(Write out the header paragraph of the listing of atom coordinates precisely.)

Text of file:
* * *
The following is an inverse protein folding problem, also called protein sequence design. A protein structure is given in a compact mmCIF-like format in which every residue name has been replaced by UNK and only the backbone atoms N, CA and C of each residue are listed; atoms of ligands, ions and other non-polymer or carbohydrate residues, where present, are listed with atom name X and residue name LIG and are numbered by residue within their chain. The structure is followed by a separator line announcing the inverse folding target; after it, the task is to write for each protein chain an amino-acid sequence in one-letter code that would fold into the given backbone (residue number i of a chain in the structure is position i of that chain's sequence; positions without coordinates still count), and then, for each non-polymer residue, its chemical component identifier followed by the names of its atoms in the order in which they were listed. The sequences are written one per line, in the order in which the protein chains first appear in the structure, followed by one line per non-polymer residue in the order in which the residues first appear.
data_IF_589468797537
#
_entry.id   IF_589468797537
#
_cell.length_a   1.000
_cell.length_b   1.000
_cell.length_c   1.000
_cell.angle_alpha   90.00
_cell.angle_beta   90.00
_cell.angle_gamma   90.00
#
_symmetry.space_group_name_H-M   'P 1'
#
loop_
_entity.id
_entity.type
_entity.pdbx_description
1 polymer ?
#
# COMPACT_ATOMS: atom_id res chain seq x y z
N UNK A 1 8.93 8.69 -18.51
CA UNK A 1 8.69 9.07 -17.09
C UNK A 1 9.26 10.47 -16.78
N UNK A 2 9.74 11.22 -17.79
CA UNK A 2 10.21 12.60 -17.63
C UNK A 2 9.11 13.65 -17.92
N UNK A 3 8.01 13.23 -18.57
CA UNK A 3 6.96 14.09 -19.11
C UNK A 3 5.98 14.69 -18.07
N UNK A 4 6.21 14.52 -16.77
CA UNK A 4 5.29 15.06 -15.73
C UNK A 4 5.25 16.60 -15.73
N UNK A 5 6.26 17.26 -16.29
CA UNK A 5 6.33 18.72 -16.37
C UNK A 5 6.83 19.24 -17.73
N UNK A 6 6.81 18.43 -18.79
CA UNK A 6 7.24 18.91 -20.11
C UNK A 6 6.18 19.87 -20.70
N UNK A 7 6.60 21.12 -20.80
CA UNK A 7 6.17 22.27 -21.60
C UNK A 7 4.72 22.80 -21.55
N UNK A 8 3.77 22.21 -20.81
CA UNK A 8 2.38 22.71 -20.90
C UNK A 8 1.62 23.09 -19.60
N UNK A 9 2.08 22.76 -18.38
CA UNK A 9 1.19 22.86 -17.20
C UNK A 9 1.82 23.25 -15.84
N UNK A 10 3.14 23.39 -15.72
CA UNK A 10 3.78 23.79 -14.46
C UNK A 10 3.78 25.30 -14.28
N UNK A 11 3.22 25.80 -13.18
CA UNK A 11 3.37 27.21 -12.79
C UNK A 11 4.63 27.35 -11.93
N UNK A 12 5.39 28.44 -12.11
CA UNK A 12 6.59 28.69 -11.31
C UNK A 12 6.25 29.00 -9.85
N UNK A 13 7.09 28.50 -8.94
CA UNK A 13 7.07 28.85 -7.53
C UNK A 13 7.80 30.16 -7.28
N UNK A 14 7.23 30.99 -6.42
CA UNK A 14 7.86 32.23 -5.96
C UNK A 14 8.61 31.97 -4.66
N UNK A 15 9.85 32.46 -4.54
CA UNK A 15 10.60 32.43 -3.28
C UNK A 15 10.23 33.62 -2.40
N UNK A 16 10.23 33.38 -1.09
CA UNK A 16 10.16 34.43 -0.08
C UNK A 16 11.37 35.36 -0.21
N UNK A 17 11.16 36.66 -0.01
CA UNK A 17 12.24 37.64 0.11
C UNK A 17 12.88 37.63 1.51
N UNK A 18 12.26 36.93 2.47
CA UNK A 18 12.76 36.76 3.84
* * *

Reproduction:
The following is an inverse protein folding problem, also called protein sequence design. A protein structure is given in a compact mmCIF-like format in which every residue name has been replaced by UNK and only the backbone atoms N, CA and C of each residue are listed; atoms of ligands, ions and other non-polymer or carbohydrate residues, where present, are listed with atom name X and residue name LIG and are numbered by residue within their chain. The structure is followed by a separator line announcing the inverse folding target; after it, the task is to write for each protein chain an amino-acid sequence in one-letter code that would fold into the given backbone (residue number i of a chain in the structure is position i of that chain's sequence; positions without coordinates still count), and then, for each non-polymer residue, its chemical component identifier followed by the names of its atoms in the order in which they were listed. The sequences are written one per line, in the order in which the protein chains first appear in the structure, followed by one line per non-polymer residue in the order in which the residues first appear.